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Title: Probabilistic trust models in network security
Author: El Salamouny, Ehab
ISNI:       0000 0004 2727 1898
Awarding Body: University of Southampton
Current Institution: University of Southampton
Date of Award: 2011
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One of the dominant properties of a global computing network is the incomplete information available to principals about each other. This was the motivation of using the notion of probabilistic trust as an approach to security sensitive decision making in modern open and global computing systems. In such systems any principal A uses the outcomes of past interactions with another principal B to construct a probabilistic model approximating the behaviour of B. Using this model, the principal A can take decisions regarding interactions with B by estimating its future actions. Many existing frameworks adopt the so-called ‘Beta model’. The main limitation of these frameworks is that they assume the behaviour of any principal to be fixed, which is not realistic in many cases. In this thesis, we first address the application of probabilistic trust to optimise security protocols, and specifically give an example where the Crowds anonymity protocol is extended to use trust information. We then address the problem of evaluating probabilistic trust in principals exhibiting dynamic behaviours. In this respect, we formally analyse the ‘exponential decay’ technique as an approach to coping with principals’ dynamic behaviours. Given the identified limitations of this technique, a more general framework for trust and reputation is introduced. In this framework, Hidden Markov Models (HMMs) are used for modelling the dynamic behaviours of principals. This framework is formally analysed in terms of a notion of ‘estimation error’. Using an experimental approach based on Monte-Carlo methods to evaluate the expected estimation error, the introduced HMM-based framework for trust and reputation is compared to the existing Beta framework. The results show in general that the latter is getting more promising in evaluating trust in principals (‘trustees’) having dynamic behaviours as longer sequences of observations are available about such trustees.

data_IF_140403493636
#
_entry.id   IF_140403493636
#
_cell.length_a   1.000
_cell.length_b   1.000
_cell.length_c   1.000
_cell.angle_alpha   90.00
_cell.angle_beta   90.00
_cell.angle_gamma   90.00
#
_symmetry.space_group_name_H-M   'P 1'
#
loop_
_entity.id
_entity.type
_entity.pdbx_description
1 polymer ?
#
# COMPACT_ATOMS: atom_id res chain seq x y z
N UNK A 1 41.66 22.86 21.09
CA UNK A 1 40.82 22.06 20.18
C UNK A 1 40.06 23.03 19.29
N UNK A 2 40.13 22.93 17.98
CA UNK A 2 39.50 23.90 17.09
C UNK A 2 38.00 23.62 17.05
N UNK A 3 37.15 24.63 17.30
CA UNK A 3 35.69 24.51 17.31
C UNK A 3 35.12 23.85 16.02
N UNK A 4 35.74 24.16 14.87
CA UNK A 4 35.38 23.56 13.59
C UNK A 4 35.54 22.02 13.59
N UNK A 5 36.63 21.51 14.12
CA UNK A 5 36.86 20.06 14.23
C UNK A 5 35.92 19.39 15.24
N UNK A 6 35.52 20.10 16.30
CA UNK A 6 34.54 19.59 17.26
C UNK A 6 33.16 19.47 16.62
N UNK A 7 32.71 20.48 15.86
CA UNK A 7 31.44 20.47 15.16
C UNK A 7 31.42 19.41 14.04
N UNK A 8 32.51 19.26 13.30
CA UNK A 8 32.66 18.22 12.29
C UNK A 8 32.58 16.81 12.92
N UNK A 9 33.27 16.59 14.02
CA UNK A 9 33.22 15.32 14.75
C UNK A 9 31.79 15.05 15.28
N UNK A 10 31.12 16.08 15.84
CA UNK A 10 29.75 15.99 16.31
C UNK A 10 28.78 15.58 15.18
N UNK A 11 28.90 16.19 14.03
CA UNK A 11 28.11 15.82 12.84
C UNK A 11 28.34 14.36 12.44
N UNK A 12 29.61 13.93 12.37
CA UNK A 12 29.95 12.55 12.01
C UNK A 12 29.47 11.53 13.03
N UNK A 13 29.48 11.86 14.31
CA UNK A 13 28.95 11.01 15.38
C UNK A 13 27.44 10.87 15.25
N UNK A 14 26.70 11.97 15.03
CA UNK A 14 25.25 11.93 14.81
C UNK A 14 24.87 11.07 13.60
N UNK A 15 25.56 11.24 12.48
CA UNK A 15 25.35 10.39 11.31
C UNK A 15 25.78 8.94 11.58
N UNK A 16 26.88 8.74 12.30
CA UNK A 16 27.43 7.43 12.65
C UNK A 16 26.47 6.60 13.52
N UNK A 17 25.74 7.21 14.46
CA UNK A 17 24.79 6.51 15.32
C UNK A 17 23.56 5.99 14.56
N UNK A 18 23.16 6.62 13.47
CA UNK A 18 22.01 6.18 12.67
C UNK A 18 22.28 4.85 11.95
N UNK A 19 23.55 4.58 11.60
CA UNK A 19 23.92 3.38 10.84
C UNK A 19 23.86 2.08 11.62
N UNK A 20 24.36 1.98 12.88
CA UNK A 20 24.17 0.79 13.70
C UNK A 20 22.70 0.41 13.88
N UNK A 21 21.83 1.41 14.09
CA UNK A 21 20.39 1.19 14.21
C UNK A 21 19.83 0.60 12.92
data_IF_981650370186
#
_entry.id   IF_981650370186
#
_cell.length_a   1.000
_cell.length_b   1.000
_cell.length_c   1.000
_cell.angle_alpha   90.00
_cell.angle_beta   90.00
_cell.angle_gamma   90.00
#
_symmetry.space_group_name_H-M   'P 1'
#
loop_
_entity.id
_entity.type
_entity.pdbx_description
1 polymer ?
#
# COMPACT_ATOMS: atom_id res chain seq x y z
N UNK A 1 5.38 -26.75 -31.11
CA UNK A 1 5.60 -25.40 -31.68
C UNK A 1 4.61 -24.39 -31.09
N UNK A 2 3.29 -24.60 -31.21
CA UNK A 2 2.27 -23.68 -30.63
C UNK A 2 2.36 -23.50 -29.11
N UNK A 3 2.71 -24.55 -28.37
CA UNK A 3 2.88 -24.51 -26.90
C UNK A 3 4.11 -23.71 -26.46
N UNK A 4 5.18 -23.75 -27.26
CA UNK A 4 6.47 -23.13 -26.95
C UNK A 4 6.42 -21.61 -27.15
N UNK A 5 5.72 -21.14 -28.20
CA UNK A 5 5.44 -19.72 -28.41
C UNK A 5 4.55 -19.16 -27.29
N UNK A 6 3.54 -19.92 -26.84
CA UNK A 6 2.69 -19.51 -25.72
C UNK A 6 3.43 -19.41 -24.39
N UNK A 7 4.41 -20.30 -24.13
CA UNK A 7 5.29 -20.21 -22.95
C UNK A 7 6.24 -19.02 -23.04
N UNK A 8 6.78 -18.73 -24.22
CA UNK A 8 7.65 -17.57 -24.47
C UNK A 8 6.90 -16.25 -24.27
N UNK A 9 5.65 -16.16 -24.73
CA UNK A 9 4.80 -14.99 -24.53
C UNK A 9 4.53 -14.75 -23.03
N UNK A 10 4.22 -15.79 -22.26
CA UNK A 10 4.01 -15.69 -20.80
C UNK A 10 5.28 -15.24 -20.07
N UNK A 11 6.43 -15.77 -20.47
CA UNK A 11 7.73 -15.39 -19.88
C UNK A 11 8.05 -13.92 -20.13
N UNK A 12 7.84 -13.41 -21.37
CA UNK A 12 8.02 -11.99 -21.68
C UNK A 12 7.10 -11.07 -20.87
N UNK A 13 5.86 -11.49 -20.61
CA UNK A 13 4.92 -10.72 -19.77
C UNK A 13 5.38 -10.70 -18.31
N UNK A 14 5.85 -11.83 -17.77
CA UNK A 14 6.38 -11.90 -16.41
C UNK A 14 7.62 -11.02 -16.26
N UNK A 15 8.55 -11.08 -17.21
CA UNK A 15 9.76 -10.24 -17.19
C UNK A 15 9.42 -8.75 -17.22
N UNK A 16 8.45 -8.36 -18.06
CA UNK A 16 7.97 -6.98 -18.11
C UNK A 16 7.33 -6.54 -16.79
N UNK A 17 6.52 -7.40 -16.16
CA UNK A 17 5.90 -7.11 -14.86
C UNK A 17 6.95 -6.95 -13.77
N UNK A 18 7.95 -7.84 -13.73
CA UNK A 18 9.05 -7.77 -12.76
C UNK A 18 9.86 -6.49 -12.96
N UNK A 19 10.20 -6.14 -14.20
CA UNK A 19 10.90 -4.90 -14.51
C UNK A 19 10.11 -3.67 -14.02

Supervisor: Sassone, Vladimiro Sponsor: Not available
Qualification Name: Thesis (Ph.D.) Qualification Level: Doctoral
EThOS ID:  DOI: Not available
Keywords: QA75 Electronic computers. Computer science